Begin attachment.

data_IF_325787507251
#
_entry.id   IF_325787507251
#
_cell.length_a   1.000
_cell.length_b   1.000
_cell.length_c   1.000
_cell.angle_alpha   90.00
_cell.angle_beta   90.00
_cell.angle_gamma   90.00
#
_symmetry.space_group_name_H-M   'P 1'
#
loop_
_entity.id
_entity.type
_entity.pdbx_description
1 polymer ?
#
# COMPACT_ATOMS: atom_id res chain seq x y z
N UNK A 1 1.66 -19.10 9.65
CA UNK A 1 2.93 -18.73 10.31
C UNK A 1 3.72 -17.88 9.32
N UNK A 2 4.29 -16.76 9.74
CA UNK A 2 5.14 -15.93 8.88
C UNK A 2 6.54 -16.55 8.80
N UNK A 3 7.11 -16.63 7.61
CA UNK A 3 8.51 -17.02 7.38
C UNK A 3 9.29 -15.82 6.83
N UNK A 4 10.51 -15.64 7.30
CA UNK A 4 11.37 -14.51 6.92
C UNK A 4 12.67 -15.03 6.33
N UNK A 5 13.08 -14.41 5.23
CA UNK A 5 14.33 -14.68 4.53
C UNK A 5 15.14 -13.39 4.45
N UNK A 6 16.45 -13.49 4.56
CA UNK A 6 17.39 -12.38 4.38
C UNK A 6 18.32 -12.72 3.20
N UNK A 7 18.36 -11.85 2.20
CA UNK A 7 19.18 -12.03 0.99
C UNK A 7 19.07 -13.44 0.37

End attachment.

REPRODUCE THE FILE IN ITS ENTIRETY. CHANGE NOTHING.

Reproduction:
data_IF_325787507251
#
_entry.id   IF_325787507251
#
_cell.length_a   1.000
_cell.length_b   1.000
_cell.length_c   1.000
_cell.angle_alpha   90.00
_cell.angle_beta   90.00
_cell.angle_gamma   90.00
#
_symmetry.space_group_name_H-M   'P 1'
#
loop_
_entity.id
_entity.type
_entity.pdbx_description
1 polymer ?
#
# COMPACT_ATOMS: atom_id res chain seq x y z
N UNK A 1 1.66 -19.10 9.65
CA UNK A 1 2.93 -18.73 10.31
C UNK A 1 3.72 -17.88 9.32
N UNK A 2 4.29 -16.76 9.74
CA UNK A 2 5.14 -15.93 8.88
C UNK A 2 6.54 -16.55 8.80
N UNK A 3 7.11 -16.63 7.61
CA UNK A 3 8.51 -17.02 7.38
C UNK A 3 9.29 -15.82 6.83
N UNK A 4 10.51 -15.64 7.30
CA UNK A 4 11.37 -14.51 6.92
C UNK A 4 12.67 -15.03 6.33
N UNK A 5 13.08 -14.41 5.23
CA UNK A 5 14.33 -14.68 4.53
C UNK A 5 15.14 -13.39 4.45
N UNK A 6 16.45 -13.49 4.56
CA UNK A 6 17.39 -12.38 4.38
C UNK A 6 18.32 -12.72 3.20
N UNK A 7 18.36 -11.85 2.20
CA UNK A 7 19.18 -12.03 0.99
C UNK A 7 19.07 -13.44 0.37